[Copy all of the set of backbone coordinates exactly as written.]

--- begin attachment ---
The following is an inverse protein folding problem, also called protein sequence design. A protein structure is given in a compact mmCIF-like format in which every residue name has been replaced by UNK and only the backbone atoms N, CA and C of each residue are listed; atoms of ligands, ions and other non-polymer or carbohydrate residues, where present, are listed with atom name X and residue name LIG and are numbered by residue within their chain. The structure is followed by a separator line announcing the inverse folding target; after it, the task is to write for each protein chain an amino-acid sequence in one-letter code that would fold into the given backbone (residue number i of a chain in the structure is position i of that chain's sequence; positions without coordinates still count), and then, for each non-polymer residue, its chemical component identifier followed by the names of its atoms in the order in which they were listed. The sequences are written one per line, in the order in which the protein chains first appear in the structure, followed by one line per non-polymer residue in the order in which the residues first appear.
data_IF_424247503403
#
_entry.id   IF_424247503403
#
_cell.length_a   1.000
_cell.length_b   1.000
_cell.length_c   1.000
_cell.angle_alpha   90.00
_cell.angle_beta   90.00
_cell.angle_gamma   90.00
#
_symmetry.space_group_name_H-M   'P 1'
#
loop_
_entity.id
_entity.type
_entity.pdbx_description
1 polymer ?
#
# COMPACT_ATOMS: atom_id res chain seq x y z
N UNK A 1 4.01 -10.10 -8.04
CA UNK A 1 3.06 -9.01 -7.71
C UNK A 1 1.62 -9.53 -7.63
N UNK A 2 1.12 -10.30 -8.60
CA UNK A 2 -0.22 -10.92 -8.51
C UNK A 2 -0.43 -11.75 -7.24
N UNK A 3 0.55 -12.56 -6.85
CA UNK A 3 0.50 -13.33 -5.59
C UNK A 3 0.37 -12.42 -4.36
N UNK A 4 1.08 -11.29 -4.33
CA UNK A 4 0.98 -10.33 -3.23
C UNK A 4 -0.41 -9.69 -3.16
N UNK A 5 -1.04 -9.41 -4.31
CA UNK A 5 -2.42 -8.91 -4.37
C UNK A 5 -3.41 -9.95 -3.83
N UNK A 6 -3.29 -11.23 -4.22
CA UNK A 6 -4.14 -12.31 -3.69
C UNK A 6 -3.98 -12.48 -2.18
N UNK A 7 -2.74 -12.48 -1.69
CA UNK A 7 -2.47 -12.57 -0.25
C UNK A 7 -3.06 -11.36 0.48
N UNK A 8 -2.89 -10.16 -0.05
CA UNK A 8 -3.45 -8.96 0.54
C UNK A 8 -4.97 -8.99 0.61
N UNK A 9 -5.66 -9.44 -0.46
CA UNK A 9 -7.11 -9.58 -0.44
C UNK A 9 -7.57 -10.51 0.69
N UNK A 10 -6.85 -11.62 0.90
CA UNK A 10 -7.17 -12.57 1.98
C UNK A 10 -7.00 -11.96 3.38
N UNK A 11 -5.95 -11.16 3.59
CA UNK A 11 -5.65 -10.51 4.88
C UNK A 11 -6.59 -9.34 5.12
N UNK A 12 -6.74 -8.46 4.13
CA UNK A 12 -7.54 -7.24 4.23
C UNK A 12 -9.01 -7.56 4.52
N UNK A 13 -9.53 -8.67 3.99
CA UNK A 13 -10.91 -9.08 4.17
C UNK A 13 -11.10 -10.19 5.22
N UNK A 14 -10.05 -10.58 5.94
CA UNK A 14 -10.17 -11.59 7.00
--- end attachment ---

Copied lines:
The following is an inverse protein folding problem, also called protein sequence design. A protein structure is given in a compact mmCIF-like format in which every residue name has been replaced by UNK and only the backbone atoms N, CA and C of each residue are listed; atoms of ligands, ions and other non-polymer or carbohydrate residues, where present, are listed with atom name X and residue name LIG and are numbered by residue within their chain. The structure is followed by a separator line announcing the inverse folding target; after it, the task is to write for each protein chain an amino-acid sequence in one-letter code that would fold into the given backbone (residue number i of a chain in the structure is position i of that chain's sequence; positions without coordinates still count), and then, for each non-polymer residue, its chemical component identifier followed by the names of its atoms in the order in which they were listed. The sequences are written one per line, in the order in which the protein chains first appear in the structure, followed by one line per non-polymer residue in the order in which the residues first appear.
data_IF_424247503403
#
_entry.id   IF_424247503403
#
_cell.length_a   1.000
_cell.length_b   1.000
_cell.length_c   1.000
_cell.angle_alpha   90.00
_cell.angle_beta   90.00
_cell.angle_gamma   90.00
#
_symmetry.space_group_name_H-M   'P 1'
#
loop_
_entity.id
_entity.type
_entity.pdbx_description
1 polymer ?
#
# COMPACT_ATOMS: atom_id res chain seq x y z
N UNK A 1 4.01 -10.10 -8.04
CA UNK A 1 3.06 -9.01 -7.71
C UNK A 1 1.62 -9.53 -7.63
N UNK A 2 1.12 -10.30 -8.60
CA UNK A 2 -0.22 -10.92 -8.51
C UNK A 2 -0.43 -11.75 -7.24
N UNK A 3 0.55 -12.56 -6.85
CA UNK A 3 0.50 -13.33 -5.59
C UNK A 3 0.37 -12.42 -4.36
N UNK A 4 1.08 -11.29 -4.33
CA UNK A 4 0.98 -10.33 -3.23
C UNK A 4 -0.41 -9.69 -3.16
N UNK A 5 -1.04 -9.41 -4.31
CA UNK A 5 -2.42 -8.91 -4.37
C UNK A 5 -3.41 -9.95 -3.83
N UNK A 6 -3.29 -11.23 -4.22
CA UNK A 6 -4.14 -12.31 -3.69
C UNK A 6 -3.98 -12.48 -2.18
N UNK A 7 -2.74 -12.48 -1.69
CA UNK A 7 -2.47 -12.57 -0.25
C UNK A 7 -3.06 -11.36 0.48
N UNK A 8 -2.89 -10.16 -0.05
CA UNK A 8 -3.45 -8.96 0.54
C UNK A 8 -4.97 -8.99 0.61
N UNK A 9 -5.66 -9.44 -0.46
CA UNK A 9 -7.11 -9.58 -0.44
C UNK A 9 -7.57 -10.51 0.69
N UNK A 10 -6.85 -11.62 0.90
CA UNK A 10 -7.17 -12.57 1.98
C UNK A 10 -7.00 -11.96 3.38
N UNK A 11 -5.95 -11.16 3.59
CA UNK A 11 -5.65 -10.51 4.88
C UNK A 11 -6.59 -9.34 5.12
N UNK A 12 -6.74 -8.46 4.13
CA UNK A 12 -7.54 -7.24 4.23
C UNK A 12 -9.01 -7.56 4.52
N UNK A 13 -9.53 -8.67 3.99
CA UNK A 13 -10.91 -9.08 4.17
C UNK A 13 -11.10 -10.19 5.22
N UNK A 14 -10.05 -10.58 5.94
CA UNK A 14 -10.17 -11.59 7.00